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Suddenly, One Morning

Sudden attacks can be devastating

During Autoimmune Disease Awareness month (March), my intent is to do exactly what the month is devoted to – create awareness of autoimmune disease.  With that in mind, I’ll share a bit of my own story. My autoimmune diseases are rheumatoid arthritis, Sjogren’s syndrome, and Reynaud’s syndrome.  Autoimmune disease is not a solitary creature.  It travels in groups and appears at the most inconvenient times.

Rheumatoid arthritis (RA) is my primary diagnosis. Although many people go through years of doctor’s visits without a diagnosis, my own disease seemed to hit fast and hard, like a sudden attack.

I woke up one morning with raging pain in my hands and feet, unable to walk or hold a coffee cup. (That last part might seem unimportant, but it’s vital to me.)  Hand and foot pain are classic textbook symptoms for RA. It doesn’t manifest itself for everyone this way – and that is why it sometimes takes too long to diagnosis.  Perhaps I was fortunate that mine appeared this way because it was right out of the textbook.  I didn’t feel fortunate that morning.

The intense pain, burning, and swelling in my joints left me no choice but to call my family doctor and ask for an appointment that day.  When I think back, it’s strange that I never thought about RA as the source of all this trouble.  My paternal grandmother had RA. She must have suffered greatly, but I don’t remember her complaining about pain as I watched her take care of the house and her gardens with her joints twisting her body in all the wrong directions. Perhaps, like me, she felt that people would not/could not understand what she was experiencing.

My family doctor ordered blood tests and I was diagnosed within a few days.  But not with RA. My initial diagnosis was Sjogren’s syndrome (SS) because the tests were positive for it. That was enough evidence to send me to a rheumatologist for further diagnosis and treatment.  When the rheumatologist saw my hands and feet, and heard my family history, she was confident enough to diagnose the RA. It seems I’m seronegative for RA, which means that traditional blood work doesn’t show evidence of the disease. For almost three years I had no tests to prove my diagnosis.  Just symptoms.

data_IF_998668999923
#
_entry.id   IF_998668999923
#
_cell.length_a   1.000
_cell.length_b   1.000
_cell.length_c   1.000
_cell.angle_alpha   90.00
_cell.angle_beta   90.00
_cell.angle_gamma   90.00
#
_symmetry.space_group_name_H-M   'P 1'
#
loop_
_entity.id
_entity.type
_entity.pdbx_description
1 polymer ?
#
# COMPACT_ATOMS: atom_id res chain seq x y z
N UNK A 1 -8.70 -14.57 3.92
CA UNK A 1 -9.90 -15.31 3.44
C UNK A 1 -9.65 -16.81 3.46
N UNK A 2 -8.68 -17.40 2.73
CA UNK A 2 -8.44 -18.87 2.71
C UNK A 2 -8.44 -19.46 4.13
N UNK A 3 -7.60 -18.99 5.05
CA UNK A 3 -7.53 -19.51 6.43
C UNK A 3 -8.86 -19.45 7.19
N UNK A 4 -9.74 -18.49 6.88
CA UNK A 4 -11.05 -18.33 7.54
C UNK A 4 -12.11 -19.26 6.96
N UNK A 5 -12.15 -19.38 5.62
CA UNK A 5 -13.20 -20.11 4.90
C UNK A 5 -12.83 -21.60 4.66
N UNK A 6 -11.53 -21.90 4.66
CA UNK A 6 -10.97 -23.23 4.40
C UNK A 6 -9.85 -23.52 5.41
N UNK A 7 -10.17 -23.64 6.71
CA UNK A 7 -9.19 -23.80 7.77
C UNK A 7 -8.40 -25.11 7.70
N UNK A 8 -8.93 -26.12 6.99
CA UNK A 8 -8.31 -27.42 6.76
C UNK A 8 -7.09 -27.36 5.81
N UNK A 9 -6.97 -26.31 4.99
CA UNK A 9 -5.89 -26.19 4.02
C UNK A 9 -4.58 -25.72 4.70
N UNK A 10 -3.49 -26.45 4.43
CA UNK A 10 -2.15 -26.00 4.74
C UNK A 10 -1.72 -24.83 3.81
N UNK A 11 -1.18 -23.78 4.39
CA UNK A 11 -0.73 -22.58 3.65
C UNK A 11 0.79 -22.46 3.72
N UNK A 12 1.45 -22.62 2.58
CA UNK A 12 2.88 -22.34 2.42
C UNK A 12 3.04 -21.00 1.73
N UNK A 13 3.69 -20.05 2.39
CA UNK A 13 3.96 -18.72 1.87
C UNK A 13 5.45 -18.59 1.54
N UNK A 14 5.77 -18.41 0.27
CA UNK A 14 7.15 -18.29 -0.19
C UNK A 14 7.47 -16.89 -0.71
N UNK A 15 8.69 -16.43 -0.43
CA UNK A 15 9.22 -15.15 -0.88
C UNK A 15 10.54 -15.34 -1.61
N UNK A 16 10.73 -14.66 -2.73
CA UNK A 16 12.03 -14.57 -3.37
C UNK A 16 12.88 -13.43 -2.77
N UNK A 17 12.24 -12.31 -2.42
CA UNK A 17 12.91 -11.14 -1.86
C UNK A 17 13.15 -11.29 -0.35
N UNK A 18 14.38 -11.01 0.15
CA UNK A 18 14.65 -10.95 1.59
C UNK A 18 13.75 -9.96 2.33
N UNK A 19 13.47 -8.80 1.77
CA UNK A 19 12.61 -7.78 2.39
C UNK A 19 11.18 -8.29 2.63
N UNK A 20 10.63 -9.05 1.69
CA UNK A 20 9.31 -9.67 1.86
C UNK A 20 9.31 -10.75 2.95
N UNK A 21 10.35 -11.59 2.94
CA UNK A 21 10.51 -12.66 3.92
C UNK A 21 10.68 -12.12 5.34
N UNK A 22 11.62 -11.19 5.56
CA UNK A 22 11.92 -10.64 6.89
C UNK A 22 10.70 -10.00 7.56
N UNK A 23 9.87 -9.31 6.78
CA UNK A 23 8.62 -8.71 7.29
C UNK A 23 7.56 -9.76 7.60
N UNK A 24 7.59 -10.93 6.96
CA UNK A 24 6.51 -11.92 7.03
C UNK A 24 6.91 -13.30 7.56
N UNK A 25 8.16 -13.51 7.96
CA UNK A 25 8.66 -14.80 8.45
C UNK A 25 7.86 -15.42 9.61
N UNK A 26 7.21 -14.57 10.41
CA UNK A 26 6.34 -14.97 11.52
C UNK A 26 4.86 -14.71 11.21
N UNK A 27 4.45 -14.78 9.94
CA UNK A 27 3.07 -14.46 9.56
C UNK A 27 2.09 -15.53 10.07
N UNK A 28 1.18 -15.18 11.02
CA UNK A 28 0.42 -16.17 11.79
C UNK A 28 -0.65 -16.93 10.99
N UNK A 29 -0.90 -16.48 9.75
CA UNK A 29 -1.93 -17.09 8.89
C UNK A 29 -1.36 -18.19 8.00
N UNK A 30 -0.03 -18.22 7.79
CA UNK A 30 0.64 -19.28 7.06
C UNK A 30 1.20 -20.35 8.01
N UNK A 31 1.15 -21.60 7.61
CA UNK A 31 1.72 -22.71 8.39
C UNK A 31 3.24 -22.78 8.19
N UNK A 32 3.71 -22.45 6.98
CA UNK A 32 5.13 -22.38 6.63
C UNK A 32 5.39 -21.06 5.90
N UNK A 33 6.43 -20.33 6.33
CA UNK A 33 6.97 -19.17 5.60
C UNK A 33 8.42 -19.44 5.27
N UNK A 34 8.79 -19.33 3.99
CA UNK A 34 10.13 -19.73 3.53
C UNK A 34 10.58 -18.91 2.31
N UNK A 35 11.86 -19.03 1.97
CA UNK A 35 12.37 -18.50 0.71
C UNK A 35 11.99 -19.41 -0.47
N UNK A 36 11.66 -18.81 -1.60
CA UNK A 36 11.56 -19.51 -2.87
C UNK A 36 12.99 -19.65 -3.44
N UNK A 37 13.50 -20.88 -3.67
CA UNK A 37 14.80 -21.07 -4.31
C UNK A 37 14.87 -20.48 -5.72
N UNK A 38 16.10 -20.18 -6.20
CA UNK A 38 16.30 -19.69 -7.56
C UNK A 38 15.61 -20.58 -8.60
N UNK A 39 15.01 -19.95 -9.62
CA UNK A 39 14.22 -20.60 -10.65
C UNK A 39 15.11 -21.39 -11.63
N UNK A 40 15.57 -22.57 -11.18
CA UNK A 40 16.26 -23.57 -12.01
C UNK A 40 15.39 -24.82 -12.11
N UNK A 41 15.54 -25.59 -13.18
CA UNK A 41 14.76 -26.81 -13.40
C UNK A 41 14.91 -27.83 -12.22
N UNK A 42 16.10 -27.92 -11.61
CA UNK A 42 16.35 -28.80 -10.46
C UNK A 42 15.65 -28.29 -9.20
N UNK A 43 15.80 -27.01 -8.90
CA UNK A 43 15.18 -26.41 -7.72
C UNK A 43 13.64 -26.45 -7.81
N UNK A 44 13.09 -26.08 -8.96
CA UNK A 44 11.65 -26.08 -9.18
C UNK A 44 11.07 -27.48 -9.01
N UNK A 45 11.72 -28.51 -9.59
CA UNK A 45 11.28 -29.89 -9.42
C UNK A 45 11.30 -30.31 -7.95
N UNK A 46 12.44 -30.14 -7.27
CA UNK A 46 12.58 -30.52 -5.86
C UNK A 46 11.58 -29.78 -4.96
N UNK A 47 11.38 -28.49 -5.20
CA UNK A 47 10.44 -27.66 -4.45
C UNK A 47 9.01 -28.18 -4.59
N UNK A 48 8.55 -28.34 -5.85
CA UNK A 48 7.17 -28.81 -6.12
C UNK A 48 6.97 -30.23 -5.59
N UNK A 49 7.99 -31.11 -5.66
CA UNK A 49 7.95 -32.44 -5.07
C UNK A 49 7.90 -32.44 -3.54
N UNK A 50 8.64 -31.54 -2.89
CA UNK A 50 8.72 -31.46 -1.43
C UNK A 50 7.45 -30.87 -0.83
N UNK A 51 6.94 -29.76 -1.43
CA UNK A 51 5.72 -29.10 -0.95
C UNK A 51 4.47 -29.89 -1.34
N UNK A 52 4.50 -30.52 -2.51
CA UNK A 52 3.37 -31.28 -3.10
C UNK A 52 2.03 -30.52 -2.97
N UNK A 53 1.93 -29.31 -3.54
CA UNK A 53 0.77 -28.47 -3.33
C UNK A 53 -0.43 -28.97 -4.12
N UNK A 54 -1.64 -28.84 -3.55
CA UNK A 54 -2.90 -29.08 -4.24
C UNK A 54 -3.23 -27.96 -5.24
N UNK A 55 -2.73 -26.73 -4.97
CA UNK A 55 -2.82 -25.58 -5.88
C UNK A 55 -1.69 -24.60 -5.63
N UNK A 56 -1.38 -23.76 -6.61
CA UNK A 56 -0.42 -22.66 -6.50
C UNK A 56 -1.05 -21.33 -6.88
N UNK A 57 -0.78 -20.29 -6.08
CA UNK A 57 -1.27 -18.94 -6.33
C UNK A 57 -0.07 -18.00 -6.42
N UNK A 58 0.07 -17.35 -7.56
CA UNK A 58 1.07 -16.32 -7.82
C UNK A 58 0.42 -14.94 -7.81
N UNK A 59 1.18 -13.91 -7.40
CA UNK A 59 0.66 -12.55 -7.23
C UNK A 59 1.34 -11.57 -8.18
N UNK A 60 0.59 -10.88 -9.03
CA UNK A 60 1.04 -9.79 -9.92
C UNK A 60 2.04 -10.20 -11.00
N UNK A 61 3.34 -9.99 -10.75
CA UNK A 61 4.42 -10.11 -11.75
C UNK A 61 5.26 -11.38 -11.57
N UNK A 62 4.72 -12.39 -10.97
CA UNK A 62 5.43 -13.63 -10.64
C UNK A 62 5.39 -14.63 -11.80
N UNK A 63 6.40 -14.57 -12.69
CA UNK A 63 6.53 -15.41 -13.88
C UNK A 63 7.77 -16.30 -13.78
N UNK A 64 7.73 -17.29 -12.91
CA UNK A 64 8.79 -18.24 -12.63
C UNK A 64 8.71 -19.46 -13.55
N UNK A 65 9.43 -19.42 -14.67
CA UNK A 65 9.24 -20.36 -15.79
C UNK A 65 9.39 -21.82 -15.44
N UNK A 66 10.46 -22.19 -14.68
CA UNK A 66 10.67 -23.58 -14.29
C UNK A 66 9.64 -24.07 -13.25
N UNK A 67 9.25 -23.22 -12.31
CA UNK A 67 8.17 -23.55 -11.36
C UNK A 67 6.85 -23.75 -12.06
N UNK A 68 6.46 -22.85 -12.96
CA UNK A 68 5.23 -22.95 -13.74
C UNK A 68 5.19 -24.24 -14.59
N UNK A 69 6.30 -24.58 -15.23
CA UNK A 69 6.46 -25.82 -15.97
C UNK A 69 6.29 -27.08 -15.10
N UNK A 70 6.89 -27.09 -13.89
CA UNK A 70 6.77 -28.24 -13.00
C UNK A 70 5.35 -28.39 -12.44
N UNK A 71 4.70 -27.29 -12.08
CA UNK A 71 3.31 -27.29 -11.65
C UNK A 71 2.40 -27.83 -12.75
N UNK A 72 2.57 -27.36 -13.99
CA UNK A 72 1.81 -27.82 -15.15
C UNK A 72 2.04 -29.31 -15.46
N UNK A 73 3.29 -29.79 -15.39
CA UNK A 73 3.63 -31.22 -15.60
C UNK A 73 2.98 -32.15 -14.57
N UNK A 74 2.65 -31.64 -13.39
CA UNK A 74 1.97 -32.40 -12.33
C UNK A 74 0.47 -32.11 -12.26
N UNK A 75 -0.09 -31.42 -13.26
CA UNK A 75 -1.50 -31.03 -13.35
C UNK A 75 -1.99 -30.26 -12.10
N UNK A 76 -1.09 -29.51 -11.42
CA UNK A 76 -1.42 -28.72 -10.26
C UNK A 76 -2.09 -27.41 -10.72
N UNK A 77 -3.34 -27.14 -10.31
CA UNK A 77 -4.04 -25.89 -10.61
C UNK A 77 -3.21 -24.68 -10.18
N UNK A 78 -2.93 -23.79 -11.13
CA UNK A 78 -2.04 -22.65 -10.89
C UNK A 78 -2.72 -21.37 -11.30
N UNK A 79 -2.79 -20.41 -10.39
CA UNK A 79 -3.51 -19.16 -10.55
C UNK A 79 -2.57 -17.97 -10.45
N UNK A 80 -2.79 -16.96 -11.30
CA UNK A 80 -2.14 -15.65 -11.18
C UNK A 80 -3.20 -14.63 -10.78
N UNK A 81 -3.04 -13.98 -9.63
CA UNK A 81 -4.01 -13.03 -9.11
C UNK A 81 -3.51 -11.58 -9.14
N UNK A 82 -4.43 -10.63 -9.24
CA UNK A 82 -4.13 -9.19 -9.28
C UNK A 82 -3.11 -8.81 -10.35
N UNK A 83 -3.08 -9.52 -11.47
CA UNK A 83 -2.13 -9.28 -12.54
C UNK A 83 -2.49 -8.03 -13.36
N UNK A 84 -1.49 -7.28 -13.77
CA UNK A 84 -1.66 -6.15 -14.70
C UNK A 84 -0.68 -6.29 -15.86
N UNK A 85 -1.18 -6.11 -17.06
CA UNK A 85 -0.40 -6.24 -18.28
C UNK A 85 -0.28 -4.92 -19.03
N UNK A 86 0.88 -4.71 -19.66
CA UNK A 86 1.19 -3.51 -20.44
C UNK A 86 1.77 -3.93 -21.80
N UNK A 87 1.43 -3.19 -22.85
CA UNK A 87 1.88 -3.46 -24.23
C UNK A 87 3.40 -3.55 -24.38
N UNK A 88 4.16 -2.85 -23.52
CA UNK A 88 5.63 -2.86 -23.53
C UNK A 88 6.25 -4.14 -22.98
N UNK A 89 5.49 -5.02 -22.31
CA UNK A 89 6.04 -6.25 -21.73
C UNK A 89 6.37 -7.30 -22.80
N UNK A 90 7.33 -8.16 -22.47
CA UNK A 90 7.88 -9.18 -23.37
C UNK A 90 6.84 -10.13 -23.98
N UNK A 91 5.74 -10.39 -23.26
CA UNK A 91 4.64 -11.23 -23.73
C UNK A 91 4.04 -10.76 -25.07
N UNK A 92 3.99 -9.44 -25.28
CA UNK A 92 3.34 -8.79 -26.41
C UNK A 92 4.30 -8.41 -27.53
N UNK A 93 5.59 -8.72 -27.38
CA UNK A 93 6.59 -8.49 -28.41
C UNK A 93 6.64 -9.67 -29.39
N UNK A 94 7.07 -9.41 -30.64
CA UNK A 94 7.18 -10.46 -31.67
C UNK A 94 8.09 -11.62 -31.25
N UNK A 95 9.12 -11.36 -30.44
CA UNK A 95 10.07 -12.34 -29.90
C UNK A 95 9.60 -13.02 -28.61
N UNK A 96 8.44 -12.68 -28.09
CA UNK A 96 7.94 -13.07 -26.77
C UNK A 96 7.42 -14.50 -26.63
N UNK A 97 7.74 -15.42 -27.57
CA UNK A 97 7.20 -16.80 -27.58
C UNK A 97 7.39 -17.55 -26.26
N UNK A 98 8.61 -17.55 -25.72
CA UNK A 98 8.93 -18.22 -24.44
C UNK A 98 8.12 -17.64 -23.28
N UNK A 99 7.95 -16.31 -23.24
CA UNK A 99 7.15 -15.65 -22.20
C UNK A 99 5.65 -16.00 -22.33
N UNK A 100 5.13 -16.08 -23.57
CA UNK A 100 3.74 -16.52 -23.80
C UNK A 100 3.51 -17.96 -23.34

I began a course of treatment that began with methotrexate alone. When that didn’t relieve symptoms, a dose of Humira two times per month was added.  That seemed to help for a while, but then my symptoms worsened.  I encountered problems communicating my pain to my rheumatologist at this point because my joints did not appear to be red and swollen. But the pain was becoming more and more intense.  I tried for months to convey my concerns, my pain, my inability to get through my work day to my doctor.  I had no lab tests to back me up. And yet I knew  my disease was extremely active by my pain and my total exhaustion.                         cells

Finally, my doctor realized that something was going on with my disease that could not be seen.  A few months ago, she ordered a biological marker test (Vectra DA). The results? My RA was highly active.  Since my Humira dose had already been increased to weekly and that had no effect, we discussed a new plan of attack.  I am presently waiting for the Humira to clear out of my system and will begin Orencia infusions in two more weeks.  I have a new line of attack available to me.

In the meantime, with no help but the methotrexate, I will push through those few weeks till my Orencia.  And I will again hope to find relief.


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